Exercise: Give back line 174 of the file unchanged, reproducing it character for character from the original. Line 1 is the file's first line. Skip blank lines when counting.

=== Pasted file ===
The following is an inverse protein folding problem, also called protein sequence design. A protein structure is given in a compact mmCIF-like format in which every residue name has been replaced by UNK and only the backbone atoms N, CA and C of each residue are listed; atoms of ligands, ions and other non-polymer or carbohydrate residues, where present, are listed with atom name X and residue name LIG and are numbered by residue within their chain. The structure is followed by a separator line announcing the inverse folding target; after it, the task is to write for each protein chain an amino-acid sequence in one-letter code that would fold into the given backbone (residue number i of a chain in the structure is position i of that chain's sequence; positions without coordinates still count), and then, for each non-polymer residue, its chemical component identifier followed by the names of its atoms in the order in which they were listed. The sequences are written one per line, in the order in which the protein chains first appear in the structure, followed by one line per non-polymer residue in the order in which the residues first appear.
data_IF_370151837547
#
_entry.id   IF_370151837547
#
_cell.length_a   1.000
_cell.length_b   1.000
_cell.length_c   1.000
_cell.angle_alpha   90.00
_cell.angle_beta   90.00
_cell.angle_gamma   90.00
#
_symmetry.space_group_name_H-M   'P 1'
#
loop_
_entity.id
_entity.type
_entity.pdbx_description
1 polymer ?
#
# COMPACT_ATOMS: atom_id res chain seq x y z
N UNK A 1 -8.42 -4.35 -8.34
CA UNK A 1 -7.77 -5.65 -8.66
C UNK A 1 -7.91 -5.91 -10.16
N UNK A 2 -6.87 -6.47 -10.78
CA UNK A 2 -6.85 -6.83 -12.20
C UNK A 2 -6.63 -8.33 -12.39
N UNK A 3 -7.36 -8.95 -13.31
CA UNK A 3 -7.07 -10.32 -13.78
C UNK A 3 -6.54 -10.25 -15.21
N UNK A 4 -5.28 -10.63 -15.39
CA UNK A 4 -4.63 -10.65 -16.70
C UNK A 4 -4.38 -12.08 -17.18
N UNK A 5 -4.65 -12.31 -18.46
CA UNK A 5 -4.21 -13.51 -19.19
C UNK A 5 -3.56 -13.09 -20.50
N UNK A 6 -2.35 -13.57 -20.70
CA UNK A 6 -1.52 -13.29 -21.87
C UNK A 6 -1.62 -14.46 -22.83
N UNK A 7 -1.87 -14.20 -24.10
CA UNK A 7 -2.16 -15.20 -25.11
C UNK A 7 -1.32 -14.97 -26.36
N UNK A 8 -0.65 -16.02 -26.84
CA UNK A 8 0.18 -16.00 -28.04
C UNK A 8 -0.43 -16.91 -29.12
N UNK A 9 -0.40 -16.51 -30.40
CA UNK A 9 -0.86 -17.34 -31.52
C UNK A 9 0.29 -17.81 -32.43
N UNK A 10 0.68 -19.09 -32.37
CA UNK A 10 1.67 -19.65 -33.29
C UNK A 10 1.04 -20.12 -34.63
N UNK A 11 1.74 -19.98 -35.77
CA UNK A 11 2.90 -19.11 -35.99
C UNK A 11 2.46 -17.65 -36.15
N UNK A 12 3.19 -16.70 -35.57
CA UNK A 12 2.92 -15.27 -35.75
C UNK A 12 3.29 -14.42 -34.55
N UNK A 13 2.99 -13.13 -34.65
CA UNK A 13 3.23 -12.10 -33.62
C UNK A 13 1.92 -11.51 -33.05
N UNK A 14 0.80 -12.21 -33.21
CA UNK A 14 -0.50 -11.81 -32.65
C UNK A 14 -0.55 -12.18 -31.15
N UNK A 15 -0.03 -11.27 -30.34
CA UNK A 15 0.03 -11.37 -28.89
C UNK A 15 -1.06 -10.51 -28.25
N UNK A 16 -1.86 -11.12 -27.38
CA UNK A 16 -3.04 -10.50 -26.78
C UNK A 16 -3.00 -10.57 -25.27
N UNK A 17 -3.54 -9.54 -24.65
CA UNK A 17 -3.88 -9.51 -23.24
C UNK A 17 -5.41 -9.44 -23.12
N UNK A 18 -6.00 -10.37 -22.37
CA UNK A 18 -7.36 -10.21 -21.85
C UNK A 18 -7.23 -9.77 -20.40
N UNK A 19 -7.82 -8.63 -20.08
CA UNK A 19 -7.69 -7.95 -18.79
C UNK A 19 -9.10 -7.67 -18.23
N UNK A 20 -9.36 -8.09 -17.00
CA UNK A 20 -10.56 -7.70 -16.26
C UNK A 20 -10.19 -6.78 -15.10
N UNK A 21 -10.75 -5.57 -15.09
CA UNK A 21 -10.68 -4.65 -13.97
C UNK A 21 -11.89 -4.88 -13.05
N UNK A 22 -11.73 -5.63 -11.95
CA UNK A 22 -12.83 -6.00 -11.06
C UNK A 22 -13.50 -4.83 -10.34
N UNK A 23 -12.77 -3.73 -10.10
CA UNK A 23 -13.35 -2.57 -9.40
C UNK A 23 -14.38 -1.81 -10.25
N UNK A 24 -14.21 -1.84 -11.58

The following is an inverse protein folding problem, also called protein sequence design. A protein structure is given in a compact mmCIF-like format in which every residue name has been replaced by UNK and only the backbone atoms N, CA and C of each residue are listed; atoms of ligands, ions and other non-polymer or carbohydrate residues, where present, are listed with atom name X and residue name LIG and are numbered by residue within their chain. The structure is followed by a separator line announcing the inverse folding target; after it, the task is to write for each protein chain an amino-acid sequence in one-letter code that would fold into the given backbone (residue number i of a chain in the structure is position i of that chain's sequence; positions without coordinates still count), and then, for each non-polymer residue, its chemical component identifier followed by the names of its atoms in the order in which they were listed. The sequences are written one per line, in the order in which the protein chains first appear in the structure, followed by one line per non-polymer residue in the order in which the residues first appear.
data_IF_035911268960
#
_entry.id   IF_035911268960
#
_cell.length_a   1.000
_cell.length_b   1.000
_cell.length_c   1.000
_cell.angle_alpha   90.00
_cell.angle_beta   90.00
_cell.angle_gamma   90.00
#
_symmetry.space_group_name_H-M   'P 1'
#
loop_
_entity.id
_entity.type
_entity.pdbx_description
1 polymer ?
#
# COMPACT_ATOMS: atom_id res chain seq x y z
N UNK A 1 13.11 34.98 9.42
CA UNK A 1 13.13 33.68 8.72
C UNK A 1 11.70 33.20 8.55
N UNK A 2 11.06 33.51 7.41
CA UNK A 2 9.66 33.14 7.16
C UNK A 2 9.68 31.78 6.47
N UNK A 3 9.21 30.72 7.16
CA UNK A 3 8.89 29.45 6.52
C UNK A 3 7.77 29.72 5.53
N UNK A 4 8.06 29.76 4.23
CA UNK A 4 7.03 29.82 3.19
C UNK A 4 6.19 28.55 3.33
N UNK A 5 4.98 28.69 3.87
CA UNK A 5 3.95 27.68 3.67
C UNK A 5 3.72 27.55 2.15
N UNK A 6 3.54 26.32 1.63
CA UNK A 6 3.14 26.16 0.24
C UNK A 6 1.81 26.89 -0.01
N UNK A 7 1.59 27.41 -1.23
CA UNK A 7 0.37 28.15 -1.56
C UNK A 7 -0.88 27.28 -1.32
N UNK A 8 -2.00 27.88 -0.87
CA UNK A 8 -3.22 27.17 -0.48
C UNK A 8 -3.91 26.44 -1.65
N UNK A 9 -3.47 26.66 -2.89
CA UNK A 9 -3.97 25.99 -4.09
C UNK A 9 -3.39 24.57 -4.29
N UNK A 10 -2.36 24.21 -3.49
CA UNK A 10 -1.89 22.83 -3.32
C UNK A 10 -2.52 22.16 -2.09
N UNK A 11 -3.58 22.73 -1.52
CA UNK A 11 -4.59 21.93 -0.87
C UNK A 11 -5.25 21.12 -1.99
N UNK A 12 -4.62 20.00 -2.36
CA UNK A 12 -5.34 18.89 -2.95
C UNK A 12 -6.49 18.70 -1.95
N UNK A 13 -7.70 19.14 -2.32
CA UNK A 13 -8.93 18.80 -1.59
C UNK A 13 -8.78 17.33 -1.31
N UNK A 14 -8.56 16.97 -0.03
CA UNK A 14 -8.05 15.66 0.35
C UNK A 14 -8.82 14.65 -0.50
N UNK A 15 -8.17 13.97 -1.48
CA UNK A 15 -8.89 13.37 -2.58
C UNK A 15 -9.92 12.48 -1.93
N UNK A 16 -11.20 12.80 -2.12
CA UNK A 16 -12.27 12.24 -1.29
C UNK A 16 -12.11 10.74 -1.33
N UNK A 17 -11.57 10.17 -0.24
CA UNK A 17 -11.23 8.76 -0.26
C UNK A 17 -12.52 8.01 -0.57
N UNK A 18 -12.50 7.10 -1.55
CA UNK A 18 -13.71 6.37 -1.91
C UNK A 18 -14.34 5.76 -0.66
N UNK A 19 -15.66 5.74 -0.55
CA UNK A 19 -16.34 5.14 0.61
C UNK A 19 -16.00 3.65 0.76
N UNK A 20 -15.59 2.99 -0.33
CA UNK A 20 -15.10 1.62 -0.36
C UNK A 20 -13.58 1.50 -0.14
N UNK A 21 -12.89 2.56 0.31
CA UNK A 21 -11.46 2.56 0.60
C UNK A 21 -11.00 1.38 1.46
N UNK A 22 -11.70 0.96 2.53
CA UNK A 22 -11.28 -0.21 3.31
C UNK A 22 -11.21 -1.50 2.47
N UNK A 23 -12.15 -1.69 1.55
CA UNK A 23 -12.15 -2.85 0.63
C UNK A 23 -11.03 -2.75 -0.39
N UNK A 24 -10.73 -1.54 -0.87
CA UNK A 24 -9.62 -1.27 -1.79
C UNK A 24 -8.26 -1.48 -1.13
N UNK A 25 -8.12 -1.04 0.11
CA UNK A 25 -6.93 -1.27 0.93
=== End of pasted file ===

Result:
CA UNK A 21 -11.46 2.56 0.60